Sunday, October 29, 2017

Multi-messenger Events such as GW170807 May Falsify Gravitational Waves

Contrary to what I first thought, a multi-messenger event such as GW170817 does not confirm the predictions of existence of gravitational waves; it merely supports it. In fact, the observed electromagnetic counterpart may very well refute them (I propose a simple experiment at the end of this post that would do just that).

As you know, QGD predicts that gravity is not fundamental but a composite effect of the only two fundamental forces it predicts exist. QGD’s description of gravity follows naturally from a minimal axiom set necessary to describe the evolution of dynamics systems (see New Equation for Gravity as Derived from QGD’s Axiom Set). It describes correctly observations, reproduces the predictions of special and general relativity (see Special and General Relativity Axiomatic Derivations) yet allows for new predictions that distinguish it from other theories. QGD excludes all possibility of gravitational-electromagnetic multi-messenger events, that is, the possibility of simultaneous detecting a gravitational signal and electromagnetic signals from the same event. In the case of GW170817, if the estimation of the distance of the source is correct, QGD predicts that the electromagnetic counterparts of the binary star merger would arrive 130 million years after the gravitational signal. So GW170817, having electromagnetic counterpart in the form of a gamma ray bursts GRB 170817A must falsify QGD’s prediction, right?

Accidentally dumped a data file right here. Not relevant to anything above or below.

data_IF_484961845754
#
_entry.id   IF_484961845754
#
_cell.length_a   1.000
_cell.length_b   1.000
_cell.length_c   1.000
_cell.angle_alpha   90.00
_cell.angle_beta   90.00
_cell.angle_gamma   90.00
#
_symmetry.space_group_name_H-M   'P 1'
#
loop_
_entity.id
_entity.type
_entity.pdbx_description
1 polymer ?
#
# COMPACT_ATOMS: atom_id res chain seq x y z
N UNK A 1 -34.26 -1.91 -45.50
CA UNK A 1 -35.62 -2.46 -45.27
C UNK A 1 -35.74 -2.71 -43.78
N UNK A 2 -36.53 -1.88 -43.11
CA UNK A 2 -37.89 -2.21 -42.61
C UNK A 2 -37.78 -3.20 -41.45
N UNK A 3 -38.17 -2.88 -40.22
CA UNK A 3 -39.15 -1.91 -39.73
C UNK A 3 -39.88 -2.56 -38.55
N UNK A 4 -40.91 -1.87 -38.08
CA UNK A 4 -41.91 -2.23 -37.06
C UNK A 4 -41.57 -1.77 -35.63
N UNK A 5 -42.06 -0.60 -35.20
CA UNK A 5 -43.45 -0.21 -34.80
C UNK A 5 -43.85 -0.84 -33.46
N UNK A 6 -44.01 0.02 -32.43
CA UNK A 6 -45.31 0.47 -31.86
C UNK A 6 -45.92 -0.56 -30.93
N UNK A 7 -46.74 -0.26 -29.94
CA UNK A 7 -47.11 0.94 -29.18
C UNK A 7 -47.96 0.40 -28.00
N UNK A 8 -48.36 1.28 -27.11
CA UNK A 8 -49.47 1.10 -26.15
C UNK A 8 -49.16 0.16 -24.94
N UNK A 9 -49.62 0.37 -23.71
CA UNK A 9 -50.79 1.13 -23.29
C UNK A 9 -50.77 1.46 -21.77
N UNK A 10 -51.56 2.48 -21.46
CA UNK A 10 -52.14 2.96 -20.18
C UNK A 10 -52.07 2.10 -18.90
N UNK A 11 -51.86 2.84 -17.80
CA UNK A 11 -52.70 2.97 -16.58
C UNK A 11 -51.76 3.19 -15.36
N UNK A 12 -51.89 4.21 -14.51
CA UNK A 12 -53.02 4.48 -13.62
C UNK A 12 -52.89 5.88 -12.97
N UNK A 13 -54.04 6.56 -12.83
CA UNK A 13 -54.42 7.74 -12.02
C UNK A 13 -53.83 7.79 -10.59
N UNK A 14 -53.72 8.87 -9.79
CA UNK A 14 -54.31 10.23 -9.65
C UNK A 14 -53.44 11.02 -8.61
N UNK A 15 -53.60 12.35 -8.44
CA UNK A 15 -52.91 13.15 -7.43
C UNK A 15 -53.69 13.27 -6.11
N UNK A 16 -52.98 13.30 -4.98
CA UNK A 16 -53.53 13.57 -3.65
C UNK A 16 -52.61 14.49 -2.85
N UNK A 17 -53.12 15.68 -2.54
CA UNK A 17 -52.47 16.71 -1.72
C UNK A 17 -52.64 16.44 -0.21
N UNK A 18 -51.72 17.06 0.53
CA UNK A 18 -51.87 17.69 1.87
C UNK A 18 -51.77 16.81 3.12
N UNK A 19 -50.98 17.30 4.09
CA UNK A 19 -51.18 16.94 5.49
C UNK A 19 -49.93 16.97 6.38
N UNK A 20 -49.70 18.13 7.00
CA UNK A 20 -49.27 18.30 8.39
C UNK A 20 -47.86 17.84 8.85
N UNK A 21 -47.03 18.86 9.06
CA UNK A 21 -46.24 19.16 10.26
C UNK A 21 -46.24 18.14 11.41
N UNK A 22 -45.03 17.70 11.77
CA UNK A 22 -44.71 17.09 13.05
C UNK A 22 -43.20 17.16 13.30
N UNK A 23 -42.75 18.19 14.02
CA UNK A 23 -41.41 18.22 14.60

That is what I thought, but then I realized that I hadn’t considered that though the GW170817 signal may be real, it may not be gravitational in nature. Most importantly, I realized that QGD offers an alternative explanation as to the nature of the signal that follows naturally from the theory without any modifications or addition whatsoever. QGD being rigorously derived from its axiom set forbids modifications or ad hoc explanations. In other words, it cannot be changed to fit contradictory observations.

Yes, the observed electromagnetic counterpart to GW170817 supports the existence of gravitational waves but there is important distinction between support for a prediction and its confirmation. Support leaves one or several significant questions unanswered; questions about the certainty of the nature of what was observed. Confirmation on the other hand leaves minor questions without questioning the nature of the observed phenomenon.

The only thing that the electromagnetic counterpart confirms is that the GW170817 signal travelled at the speed of light. The assumption that it must be gravitational at the exclusion all other explanation is the result of the dominant theoretical bias. However, as I explained in my earlier post, the nature of GW170817 may be electromagnetic rather than gravitational (see here for explanation). I also have proposed a simple experiment that could falsify QGD’s prediction that GW170817 and all previous detections by LIGO are electromagnetic and caused by intense polarization and modulation of the preonic field (if you are not familiar with QGD, see here for explanation). If QGD is correct, signals detected by LIGO-VIRGO detectors would be exactly mirrored by fluctuations in the magnetic moment of a reference magnet. If that were the case, then the prediction of the existence of gravitational waves would be falsified.

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